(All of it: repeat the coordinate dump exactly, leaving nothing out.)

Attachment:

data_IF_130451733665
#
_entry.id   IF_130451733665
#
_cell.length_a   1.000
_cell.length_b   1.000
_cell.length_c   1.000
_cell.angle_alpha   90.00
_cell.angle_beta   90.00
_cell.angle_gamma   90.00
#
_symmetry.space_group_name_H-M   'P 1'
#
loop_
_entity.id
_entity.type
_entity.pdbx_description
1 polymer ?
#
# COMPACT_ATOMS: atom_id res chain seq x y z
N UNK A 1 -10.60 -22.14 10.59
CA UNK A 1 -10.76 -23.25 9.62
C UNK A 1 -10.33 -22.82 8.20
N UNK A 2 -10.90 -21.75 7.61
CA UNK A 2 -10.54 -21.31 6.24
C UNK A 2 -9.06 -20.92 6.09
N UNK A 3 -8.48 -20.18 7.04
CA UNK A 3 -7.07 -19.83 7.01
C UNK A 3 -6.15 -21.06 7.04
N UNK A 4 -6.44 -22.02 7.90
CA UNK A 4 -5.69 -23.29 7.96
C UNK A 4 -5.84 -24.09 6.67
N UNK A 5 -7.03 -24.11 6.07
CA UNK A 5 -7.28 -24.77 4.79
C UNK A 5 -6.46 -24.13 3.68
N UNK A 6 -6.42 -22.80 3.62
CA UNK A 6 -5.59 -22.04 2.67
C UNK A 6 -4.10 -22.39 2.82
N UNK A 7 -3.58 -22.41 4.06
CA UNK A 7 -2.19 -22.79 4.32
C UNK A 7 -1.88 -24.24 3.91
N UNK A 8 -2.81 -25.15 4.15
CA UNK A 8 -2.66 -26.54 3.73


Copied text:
data_IF_130451733665
#
_entry.id   IF_130451733665
#
_cell.length_a   1.000
_cell.length_b   1.000
_cell.length_c   1.000
_cell.angle_alpha   90.00
_cell.angle_beta   90.00
_cell.angle_gamma   90.00
#
_symmetry.space_group_name_H-M   'P 1'
#
loop_
_entity.id
_entity.type
_entity.pdbx_description
1 polymer ?
#
# COMPACT_ATOMS: atom_id res chain seq x y z
N UNK A 1 -10.60 -22.14 10.59
CA UNK A 1 -10.76 -23.25 9.62
C UNK A 1 -10.33 -22.82 8.20
N UNK A 2 -10.90 -21.75 7.61
CA UNK A 2 -10.54 -21.31 6.24
C UNK A 2 -9.06 -20.92 6.09
N UNK A 3 -8.48 -20.18 7.04
CA UNK A 3 -7.07 -19.83 7.01
C UNK A 3 -6.15 -21.06 7.04
N UNK A 4 -6.44 -22.02 7.90
CA UNK A 4 -5.69 -23.29 7.96
C UNK A 4 -5.84 -24.09 6.67
N UNK A 5 -7.03 -24.11 6.07
CA UNK A 5 -7.28 -24.77 4.79
C UNK A 5 -6.46 -24.13 3.68
N UNK A 6 -6.42 -22.80 3.62
CA UNK A 6 -5.59 -22.04 2.67
C UNK A 6 -4.10 -22.39 2.82
N UNK A 7 -3.58 -22.41 4.06
CA UNK A 7 -2.19 -22.79 4.32
C UNK A 7 -1.88 -24.24 3.91
N UNK A 8 -2.81 -25.15 4.15
CA UNK A 8 -2.66 -26.54 3.73